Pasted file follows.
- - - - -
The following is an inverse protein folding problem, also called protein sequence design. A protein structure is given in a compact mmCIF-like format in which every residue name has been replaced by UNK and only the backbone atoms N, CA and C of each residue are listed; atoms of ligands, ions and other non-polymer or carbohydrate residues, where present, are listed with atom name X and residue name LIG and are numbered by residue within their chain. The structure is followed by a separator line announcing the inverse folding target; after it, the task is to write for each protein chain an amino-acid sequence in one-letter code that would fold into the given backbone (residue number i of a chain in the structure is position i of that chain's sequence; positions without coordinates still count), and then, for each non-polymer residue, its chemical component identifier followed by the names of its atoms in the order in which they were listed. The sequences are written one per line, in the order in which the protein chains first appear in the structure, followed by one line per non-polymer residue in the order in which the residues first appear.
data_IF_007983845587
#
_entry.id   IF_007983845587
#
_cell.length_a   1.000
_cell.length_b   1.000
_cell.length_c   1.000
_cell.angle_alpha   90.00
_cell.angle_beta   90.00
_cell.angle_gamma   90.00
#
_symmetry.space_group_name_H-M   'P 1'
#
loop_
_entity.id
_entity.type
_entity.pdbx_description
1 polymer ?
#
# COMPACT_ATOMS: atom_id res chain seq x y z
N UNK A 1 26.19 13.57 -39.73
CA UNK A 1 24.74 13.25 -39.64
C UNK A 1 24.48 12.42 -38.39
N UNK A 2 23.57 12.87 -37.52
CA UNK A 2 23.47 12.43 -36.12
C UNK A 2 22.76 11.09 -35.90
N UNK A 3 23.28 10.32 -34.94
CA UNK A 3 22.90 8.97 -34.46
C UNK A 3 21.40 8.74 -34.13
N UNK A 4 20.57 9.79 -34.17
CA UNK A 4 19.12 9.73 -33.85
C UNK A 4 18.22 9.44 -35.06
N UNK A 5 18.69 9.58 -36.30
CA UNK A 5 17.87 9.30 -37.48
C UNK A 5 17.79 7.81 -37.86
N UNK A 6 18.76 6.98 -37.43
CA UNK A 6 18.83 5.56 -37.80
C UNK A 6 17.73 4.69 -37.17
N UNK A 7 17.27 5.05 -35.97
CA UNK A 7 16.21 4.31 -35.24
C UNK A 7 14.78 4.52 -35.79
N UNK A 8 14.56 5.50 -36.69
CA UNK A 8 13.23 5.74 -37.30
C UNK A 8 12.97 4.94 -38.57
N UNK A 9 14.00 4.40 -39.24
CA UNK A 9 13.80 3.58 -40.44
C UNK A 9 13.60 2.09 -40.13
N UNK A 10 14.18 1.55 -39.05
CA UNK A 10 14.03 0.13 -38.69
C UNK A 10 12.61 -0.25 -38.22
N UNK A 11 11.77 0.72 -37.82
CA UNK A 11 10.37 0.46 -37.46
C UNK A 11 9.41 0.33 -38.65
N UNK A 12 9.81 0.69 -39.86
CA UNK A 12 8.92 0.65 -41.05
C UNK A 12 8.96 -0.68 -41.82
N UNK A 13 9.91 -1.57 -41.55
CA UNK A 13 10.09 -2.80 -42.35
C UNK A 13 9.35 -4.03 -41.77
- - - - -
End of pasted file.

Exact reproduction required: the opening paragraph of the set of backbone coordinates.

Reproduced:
The following is an inverse protein folding problem, also called protein sequence design. A protein structure is given in a compact mmCIF-like format in which every residue name has been replaced by UNK and only the backbone atoms N, CA and C of each residue are listed; atoms of ligands, ions and other non-polymer or carbohydrate residues, where present, are listed with atom name X and residue name LIG and are numbered by residue within their chain. The structure is followed by a separator line announcing the inverse folding target; after it, the task is to write for each protein chain an amino-acid sequence in one-letter code that would fold into the given backbone (residue number i of a chain in the structure is position i of that chain's sequence; positions without coordinates still count), and then, for each non-polymer residue, its chemical component identifier followed by the names of its atoms in the order in which they were listed. The sequences are written one per line, in the order in which the protein chains first appear in the structure, followed by one line per non-polymer residue in the order in which the residues first appear.